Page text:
GREENE: And I love that this was based on an actual experience that you had. I mean, so you're the only tourist in this group. It's just you and the tour guide, Elena. I mean, what was she telling you about Chechnya that you're trying to attract you to this place?

MARRA: Well, it was sort of the sunny side of everything a little bit. But at the same time, you couldn't help seeing in her, in the various people I met, the fact that even though Grozny today is pretty much entirely rebuilt, the traumas and the wreckage of this war is still unhealed inside of so many people.

GREENE: I'm looking at the cover of your book right now. It has an old cassette tape on it. And you know, you have side A and side B. The book is divided. You sort of set the book up in the structure of a mixtape. Why'd you decide to go that route?

MARRA: Well, I suppose it comes from my desire to have this short story collection really read like a novel. I wanted the stories to feel so entwined that if you were to lose any one of them, the rest would sort of fall apart a little bit. And I love this idea of a mixtape because like many adolescent boys, I spent a long time making them for people I had crushes on, and...

GREENE: We all did.

MARRA: Yeah, and what were you trying to do with a mixtape? You weren't just putting love songs on. You were trying to tell a story with a mixtape. You were trying to have these individual songs build up to become something that is much larger than the sum of its parts, that becomes an emotional narrative in and of itself. And in a sense, that's what this collection is. And it's also a bit self-referential in that one of the characters creates a mixtape for his brother, who carries it with him, and it sort of becomes this totem for everything that he fears losing.

GREENE: You know, Anthony, for all of our crushes who didn't appreciate the work that went into mixtapes, I hope they're listening to this right now.

MARRA: I mean, I can name names. I hope there's a couple (laughter).

GREENE: (Laughter) I don't know if you should do that.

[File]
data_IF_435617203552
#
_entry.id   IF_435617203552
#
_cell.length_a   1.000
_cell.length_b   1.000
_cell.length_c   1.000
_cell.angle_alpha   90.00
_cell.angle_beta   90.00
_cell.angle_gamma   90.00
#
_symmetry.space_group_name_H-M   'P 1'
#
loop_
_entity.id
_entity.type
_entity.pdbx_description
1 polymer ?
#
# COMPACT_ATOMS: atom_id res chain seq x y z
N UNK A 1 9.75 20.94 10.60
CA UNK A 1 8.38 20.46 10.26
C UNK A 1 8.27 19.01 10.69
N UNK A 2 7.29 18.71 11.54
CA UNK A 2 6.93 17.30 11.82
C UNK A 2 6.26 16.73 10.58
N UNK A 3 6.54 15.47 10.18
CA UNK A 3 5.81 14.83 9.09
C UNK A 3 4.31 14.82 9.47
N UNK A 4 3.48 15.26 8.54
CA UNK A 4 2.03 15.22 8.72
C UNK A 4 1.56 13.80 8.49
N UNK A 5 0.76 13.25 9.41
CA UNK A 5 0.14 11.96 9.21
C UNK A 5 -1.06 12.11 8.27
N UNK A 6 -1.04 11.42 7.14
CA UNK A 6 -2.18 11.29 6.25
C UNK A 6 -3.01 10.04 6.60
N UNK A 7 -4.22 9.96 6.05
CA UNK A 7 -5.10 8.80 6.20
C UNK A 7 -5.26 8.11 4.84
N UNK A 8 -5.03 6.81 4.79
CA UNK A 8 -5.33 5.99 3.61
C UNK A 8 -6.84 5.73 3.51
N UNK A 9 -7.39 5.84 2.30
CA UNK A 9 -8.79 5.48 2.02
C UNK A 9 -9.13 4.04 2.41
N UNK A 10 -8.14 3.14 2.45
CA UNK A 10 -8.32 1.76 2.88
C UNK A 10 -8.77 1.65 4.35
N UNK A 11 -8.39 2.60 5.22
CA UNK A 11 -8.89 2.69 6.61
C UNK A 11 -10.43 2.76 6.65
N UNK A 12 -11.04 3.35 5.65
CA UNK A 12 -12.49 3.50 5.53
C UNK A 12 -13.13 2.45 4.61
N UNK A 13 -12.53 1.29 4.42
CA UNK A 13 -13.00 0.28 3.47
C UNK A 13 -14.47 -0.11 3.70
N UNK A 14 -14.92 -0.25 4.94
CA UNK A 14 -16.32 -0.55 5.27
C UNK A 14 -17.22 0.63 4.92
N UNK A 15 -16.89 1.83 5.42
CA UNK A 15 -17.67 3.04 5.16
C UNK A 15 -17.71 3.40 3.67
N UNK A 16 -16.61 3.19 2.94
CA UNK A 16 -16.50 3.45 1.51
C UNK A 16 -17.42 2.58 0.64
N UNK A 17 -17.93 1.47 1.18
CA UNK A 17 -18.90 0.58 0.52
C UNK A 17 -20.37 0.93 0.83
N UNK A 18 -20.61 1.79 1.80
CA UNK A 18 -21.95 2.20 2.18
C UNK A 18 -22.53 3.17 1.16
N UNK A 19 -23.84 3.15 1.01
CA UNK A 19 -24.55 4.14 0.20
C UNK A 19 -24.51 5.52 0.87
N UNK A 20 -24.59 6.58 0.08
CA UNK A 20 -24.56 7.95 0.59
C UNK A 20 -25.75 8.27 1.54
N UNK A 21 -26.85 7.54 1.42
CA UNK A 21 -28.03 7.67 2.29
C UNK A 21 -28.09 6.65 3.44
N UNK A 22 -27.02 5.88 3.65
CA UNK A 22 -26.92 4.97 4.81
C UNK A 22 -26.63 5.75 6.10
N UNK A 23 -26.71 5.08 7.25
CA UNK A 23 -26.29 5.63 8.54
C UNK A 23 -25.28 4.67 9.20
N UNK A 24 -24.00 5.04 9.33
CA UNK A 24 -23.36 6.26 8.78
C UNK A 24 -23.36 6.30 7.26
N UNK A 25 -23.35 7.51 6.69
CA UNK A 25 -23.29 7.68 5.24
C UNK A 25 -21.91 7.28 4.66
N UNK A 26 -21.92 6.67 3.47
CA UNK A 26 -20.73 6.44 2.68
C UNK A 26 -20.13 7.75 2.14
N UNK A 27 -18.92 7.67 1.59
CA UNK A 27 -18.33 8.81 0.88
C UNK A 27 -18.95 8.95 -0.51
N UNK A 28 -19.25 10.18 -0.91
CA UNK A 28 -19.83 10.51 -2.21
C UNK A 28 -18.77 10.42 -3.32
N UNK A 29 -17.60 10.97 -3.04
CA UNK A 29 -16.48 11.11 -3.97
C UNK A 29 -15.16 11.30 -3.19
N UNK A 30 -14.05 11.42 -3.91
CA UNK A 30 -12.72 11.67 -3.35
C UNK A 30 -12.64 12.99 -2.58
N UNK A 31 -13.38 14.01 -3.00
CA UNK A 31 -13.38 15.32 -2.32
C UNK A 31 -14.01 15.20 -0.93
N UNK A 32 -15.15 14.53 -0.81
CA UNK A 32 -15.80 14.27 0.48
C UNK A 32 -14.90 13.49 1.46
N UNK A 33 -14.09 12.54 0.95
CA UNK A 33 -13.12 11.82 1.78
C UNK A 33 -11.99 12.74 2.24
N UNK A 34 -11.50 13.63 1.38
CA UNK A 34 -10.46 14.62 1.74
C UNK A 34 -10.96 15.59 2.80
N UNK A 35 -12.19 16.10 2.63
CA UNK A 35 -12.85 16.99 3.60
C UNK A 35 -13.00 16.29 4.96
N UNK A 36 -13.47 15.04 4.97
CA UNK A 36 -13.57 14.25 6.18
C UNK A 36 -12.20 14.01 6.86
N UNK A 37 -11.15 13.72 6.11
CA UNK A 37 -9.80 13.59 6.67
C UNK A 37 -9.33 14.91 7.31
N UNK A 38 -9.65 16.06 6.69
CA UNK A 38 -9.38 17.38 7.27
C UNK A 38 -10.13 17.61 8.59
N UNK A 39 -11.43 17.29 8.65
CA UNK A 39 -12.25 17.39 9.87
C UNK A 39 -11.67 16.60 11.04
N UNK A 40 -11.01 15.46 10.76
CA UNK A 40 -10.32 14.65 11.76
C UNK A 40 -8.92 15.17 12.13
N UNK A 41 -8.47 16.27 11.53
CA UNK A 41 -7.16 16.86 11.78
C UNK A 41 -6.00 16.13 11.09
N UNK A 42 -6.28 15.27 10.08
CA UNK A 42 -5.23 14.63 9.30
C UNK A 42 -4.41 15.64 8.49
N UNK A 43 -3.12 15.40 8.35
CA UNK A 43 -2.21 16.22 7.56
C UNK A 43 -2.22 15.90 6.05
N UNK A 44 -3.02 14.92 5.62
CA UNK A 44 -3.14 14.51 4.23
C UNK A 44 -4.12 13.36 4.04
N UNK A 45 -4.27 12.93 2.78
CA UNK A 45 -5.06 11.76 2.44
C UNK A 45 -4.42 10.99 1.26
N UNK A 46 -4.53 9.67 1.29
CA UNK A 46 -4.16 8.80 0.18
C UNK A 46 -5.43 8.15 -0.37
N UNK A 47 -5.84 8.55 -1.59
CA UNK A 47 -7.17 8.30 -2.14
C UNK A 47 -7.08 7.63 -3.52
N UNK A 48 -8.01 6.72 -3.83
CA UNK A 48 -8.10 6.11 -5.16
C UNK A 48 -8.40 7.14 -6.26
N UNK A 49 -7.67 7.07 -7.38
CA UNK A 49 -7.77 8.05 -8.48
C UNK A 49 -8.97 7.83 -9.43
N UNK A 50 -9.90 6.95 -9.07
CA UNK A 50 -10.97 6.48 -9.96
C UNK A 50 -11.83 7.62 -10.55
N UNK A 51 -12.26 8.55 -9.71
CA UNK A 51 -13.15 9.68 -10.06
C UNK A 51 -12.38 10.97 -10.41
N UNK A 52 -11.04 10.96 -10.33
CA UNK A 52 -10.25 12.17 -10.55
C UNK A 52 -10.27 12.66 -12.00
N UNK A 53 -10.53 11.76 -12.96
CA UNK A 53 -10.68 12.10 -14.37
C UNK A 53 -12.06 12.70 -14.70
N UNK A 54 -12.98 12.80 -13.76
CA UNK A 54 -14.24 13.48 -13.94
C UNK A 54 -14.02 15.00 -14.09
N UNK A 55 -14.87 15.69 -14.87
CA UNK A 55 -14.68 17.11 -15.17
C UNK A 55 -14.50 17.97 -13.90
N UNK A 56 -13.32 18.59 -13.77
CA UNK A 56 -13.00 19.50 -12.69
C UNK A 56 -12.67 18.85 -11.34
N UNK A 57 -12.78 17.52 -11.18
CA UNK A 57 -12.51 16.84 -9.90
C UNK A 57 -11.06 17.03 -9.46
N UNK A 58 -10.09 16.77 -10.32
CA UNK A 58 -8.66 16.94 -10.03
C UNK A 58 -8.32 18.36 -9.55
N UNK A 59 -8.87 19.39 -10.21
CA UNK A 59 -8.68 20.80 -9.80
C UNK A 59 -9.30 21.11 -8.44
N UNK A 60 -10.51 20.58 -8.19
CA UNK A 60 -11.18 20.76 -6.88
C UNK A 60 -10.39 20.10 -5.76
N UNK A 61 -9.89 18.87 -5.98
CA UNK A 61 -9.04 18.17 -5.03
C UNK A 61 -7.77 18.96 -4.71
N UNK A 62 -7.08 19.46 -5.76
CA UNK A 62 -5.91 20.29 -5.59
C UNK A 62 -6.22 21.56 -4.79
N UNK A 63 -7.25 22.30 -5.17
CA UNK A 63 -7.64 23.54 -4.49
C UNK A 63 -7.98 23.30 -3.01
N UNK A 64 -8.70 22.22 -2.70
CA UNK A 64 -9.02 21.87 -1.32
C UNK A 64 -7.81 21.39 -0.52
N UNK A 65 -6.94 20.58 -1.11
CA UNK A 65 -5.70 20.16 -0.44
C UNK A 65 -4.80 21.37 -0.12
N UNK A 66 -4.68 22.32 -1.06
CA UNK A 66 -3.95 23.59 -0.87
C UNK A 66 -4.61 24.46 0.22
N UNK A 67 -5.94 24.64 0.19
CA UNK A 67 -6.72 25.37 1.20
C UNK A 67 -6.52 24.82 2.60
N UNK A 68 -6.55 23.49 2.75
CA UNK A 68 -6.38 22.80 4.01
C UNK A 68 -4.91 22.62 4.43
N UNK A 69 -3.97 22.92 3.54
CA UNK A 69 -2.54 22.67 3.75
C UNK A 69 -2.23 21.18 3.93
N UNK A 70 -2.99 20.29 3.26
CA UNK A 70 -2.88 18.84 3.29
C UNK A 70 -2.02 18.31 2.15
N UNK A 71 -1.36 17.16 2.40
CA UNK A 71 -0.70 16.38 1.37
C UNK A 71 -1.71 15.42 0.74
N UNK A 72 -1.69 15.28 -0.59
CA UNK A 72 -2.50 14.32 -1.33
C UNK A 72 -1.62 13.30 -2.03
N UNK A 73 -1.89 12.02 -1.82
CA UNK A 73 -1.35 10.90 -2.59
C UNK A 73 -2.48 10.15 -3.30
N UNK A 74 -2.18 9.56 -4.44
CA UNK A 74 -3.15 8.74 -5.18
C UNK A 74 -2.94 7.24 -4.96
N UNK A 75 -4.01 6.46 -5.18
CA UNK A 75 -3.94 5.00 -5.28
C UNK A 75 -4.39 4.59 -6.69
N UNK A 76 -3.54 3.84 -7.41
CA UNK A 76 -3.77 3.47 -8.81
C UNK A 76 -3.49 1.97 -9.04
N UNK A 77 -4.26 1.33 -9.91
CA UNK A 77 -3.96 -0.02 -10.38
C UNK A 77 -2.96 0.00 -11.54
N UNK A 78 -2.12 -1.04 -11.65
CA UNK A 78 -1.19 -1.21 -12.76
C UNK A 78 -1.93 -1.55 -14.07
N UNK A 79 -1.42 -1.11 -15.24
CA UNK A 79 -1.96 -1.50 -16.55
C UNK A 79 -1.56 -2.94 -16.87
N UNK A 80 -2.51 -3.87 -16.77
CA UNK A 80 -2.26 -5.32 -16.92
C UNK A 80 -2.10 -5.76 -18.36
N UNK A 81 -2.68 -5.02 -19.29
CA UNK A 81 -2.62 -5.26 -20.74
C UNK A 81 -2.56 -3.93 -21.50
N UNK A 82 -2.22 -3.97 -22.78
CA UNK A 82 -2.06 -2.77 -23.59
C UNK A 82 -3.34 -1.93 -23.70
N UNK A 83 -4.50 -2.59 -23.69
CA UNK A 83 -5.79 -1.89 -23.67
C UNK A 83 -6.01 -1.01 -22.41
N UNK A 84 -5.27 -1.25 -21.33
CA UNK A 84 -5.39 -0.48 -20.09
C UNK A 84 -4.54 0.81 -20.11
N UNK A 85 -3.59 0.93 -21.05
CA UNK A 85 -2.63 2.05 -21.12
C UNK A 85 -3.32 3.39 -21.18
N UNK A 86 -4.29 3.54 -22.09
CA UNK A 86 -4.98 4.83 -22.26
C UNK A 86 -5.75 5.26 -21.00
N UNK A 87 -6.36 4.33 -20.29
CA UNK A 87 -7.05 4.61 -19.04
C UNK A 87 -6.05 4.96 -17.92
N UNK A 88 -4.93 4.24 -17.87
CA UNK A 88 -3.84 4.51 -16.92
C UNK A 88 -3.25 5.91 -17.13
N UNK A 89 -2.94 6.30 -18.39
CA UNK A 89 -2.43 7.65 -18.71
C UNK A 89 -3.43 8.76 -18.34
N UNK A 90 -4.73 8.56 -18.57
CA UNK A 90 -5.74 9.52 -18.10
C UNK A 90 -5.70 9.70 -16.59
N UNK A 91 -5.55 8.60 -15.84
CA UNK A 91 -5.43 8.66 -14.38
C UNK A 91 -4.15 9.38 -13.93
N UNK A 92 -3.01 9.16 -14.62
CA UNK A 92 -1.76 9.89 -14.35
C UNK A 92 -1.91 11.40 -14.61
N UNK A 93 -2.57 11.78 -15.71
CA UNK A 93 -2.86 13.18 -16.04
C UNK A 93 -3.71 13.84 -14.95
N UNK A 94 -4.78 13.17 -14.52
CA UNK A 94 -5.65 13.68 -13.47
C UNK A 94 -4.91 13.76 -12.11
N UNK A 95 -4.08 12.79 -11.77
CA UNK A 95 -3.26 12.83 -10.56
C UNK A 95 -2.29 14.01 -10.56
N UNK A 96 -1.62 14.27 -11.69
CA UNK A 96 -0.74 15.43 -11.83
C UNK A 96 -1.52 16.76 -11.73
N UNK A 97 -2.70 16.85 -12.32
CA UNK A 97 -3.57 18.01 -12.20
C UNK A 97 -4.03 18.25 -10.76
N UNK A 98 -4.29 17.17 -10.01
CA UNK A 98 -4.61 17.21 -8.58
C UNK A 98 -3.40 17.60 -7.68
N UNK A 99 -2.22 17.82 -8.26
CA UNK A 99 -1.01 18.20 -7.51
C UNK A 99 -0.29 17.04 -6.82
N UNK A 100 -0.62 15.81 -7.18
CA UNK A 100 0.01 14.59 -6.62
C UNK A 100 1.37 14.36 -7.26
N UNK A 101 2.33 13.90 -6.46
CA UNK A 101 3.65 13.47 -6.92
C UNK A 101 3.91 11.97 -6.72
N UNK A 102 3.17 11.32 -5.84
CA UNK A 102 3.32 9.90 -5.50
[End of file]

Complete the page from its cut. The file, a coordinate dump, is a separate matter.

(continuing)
MARRA: No, don't worry (laughter).

GREENE: Well, were you listening to music while you're writing?

MARRA: I wasn't, no, but I ended up - after I finished the book, I ended up trying to create an actual mixtape, which is available on Spotify, that sort of mirrors the overall movement of the book. And I was really pleased to see how many techno remixes of Tchaikovsky there are- - I mean, really a staggering amount. So after you check out the YouTube dashcam videos...

GREENE: (Laughter).

MARRA: ...Head over to Spotify.

GREENE: Head over to Spotify. Well, is there one song on the playlist that you think, I don't know, really is a great soundtrack for parts of this book, and, you know, maybe we can play it as we say goodbye?

MARRA: I suppose. I really love - there is this remix of a song called "Kalinka." The reason I think "Kalinka" is such a great song is that it does much of what I hope my collection of short stories does, which is show this progression of history and show how these things that at once seemed so distant and antiquated are really so present and so still with us.

GREENE: Anthony Marra, thanks so much for joining us. We appreciate it. It was nice talking to you.

MARRA: Thank you so much for having me.

(SOUNDBITE OF SONG, "KALINKA")

UNIDENTIFIED ARTIST: (Singing in Russian).

GREENE: Anthony Marra's new book is "The Tsar Of Love And Techno."

(SOUNDBITE OF SONG, "KALINKA")

UNIDENTIFIED ARTIST: (Singing in Russian).